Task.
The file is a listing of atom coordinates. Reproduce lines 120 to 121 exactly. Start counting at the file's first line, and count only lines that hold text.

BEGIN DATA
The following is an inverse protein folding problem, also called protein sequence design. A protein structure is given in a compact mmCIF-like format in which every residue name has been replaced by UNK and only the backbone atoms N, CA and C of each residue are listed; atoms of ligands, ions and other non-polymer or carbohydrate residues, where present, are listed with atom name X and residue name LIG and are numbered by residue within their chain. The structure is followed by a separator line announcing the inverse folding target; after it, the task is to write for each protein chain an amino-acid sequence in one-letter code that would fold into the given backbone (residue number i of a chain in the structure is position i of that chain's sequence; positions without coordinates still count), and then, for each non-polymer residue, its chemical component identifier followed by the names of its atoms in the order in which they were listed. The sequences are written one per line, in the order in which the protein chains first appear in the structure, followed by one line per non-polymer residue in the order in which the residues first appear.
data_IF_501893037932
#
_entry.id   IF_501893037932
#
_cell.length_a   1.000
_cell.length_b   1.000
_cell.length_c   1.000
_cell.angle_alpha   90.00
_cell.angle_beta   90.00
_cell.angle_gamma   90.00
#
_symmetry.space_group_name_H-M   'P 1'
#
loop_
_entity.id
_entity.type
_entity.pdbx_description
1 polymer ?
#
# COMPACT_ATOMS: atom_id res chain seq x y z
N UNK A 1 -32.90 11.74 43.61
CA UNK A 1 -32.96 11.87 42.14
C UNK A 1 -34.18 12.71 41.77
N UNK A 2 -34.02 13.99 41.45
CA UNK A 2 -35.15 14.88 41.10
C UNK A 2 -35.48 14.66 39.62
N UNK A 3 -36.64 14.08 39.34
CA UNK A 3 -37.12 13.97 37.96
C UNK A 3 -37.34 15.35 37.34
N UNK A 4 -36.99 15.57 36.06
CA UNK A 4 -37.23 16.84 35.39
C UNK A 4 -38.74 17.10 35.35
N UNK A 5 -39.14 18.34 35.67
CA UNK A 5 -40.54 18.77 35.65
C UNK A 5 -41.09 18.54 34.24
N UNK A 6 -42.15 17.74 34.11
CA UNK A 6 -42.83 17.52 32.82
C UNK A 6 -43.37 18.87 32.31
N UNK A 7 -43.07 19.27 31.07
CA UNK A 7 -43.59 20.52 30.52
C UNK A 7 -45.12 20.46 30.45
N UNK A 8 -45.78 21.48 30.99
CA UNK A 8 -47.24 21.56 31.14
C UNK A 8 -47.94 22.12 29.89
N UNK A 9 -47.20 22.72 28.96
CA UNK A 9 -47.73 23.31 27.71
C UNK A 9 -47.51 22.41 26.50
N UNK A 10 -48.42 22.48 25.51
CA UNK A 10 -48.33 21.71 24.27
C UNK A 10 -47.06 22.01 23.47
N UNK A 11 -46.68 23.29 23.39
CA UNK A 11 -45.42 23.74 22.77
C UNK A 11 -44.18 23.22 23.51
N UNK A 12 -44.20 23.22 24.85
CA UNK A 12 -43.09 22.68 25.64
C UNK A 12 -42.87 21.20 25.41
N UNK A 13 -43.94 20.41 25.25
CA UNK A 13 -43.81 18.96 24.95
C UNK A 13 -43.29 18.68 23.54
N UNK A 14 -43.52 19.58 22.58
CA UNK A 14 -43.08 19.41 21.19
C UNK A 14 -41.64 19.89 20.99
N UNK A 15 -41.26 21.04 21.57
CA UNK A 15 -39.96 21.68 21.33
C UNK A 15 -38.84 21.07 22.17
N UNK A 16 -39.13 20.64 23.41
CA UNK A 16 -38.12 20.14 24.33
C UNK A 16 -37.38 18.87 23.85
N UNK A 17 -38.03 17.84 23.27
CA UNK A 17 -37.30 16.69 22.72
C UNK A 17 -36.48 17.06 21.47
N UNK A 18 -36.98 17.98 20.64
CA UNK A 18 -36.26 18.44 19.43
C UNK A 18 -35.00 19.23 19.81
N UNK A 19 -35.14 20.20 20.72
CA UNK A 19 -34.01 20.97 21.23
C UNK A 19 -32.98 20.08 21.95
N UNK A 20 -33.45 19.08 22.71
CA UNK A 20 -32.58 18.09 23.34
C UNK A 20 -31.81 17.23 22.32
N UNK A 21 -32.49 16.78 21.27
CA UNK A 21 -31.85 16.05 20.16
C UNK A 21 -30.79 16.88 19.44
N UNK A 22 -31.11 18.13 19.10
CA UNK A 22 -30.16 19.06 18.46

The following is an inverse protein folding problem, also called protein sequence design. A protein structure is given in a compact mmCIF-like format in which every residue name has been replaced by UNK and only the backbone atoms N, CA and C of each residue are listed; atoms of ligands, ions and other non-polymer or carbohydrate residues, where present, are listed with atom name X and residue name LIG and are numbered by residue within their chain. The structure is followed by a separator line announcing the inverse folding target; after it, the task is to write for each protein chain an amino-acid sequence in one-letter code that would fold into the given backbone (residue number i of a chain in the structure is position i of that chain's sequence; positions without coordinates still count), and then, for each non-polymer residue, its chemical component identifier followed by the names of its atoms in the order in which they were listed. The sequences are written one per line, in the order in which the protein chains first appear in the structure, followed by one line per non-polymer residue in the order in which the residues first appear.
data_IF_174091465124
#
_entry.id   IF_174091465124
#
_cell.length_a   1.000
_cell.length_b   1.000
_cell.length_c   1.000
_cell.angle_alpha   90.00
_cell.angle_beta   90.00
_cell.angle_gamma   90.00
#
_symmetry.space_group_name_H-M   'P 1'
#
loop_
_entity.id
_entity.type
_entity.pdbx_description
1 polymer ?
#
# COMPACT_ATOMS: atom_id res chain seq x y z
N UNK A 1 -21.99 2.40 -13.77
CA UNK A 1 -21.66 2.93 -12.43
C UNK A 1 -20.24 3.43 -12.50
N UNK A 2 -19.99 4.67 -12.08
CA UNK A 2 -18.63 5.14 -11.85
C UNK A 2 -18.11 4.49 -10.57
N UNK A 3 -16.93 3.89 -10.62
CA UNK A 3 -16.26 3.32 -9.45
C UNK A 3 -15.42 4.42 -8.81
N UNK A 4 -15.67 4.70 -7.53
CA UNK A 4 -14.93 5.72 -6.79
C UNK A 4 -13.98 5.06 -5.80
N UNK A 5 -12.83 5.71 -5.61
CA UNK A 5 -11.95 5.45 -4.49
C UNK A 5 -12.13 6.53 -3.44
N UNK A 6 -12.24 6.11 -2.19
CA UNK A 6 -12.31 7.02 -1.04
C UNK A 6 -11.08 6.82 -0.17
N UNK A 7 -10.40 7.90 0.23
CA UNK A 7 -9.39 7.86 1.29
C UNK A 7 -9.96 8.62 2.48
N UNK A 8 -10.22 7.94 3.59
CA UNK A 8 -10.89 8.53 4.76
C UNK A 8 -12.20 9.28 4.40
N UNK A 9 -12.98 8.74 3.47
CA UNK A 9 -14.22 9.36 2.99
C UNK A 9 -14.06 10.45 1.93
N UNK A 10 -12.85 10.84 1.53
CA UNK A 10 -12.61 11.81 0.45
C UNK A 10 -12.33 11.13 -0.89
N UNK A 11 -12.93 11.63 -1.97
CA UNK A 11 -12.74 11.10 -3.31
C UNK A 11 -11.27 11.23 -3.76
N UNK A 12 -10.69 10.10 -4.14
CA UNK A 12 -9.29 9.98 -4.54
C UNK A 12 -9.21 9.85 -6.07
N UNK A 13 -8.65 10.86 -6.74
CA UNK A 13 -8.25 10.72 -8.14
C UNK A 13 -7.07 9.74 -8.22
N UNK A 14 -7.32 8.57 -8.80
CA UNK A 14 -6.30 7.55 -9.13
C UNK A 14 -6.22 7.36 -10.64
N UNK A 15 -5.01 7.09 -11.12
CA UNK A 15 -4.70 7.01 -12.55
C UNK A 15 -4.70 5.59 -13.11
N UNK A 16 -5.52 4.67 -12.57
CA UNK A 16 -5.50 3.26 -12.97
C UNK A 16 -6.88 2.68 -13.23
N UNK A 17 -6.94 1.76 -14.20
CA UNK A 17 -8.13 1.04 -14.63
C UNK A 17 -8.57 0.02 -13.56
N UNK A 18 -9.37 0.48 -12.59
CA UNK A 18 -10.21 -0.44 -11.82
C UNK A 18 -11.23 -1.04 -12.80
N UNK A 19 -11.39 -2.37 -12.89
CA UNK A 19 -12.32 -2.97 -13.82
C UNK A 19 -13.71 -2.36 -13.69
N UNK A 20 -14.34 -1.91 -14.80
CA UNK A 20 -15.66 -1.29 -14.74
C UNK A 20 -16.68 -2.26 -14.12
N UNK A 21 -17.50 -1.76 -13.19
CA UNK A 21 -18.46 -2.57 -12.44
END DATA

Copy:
N UNK A 5 -12.83 5.71 -5.61
CA UNK A 5 -11.95 5.45 -4.49